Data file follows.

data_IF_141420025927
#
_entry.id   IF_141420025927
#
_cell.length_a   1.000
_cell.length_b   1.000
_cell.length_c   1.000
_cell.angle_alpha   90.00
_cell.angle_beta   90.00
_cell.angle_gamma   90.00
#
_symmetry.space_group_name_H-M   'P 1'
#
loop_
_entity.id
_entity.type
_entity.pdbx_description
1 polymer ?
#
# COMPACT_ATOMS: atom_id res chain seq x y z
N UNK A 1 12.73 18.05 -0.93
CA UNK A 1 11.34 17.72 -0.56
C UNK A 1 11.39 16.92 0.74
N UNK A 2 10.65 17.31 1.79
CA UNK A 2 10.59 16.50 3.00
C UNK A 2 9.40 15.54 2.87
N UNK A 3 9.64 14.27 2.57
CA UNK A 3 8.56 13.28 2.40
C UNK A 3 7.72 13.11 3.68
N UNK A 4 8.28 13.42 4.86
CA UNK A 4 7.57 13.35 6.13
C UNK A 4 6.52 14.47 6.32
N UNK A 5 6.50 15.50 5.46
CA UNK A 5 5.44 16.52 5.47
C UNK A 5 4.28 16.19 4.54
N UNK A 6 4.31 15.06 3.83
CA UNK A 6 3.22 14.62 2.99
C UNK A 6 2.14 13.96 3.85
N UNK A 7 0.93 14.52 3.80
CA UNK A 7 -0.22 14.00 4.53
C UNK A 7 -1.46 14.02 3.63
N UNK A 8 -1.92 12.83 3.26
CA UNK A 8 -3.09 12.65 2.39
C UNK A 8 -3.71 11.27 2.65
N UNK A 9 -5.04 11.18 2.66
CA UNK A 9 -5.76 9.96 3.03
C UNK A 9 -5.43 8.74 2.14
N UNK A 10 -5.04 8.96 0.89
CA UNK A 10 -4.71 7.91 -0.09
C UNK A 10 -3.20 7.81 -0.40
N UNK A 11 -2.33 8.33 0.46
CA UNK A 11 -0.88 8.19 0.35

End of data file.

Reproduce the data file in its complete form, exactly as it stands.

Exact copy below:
data_IF_141420025927
#
_entry.id   IF_141420025927
#
_cell.length_a   1.000
_cell.length_b   1.000
_cell.length_c   1.000
_cell.angle_alpha   90.00
_cell.angle_beta   90.00
_cell.angle_gamma   90.00
#
_symmetry.space_group_name_H-M   'P 1'
#
loop_
_entity.id
_entity.type
_entity.pdbx_description
1 polymer ?
#
# COMPACT_ATOMS: atom_id res chain seq x y z
N UNK A 1 12.73 18.05 -0.93
CA UNK A 1 11.34 17.72 -0.56
C UNK A 1 11.39 16.92 0.74
N UNK A 2 10.65 17.31 1.79
CA UNK A 2 10.59 16.50 3.00
C UNK A 2 9.40 15.54 2.87
N UNK A 3 9.64 14.27 2.57
CA UNK A 3 8.56 13.28 2.40
C UNK A 3 7.72 13.11 3.68
N UNK A 4 8.28 13.42 4.86
CA UNK A 4 7.57 13.35 6.13
C UNK A 4 6.52 14.47 6.32
N UNK A 5 6.50 15.50 5.46
CA UNK A 5 5.44 16.52 5.47
C UNK A 5 4.28 16.19 4.54
N UNK A 6 4.31 15.06 3.83
CA UNK A 6 3.22 14.62 2.99
C UNK A 6 2.14 13.96 3.85
N UNK A 7 0.93 14.52 3.80
CA UNK A 7 -0.22 14.00 4.53
C UNK A 7 -1.46 14.02 3.63
N UNK A 8 -1.92 12.83 3.26
CA UNK A 8 -3.09 12.65 2.39
C UNK A 8 -3.71 11.27 2.65
N UNK A 9 -5.04 11.18 2.66
CA UNK A 9 -5.76 9.96 3.03
C UNK A 9 -5.43 8.74 2.14
N UNK A 10 -5.04 8.96 0.89
CA UNK A 10 -4.71 7.91 -0.09
C UNK A 10 -3.20 7.81 -0.40
N UNK A 11 -2.33 8.33 0.46
CA UNK A 11 -0.88 8.19 0.35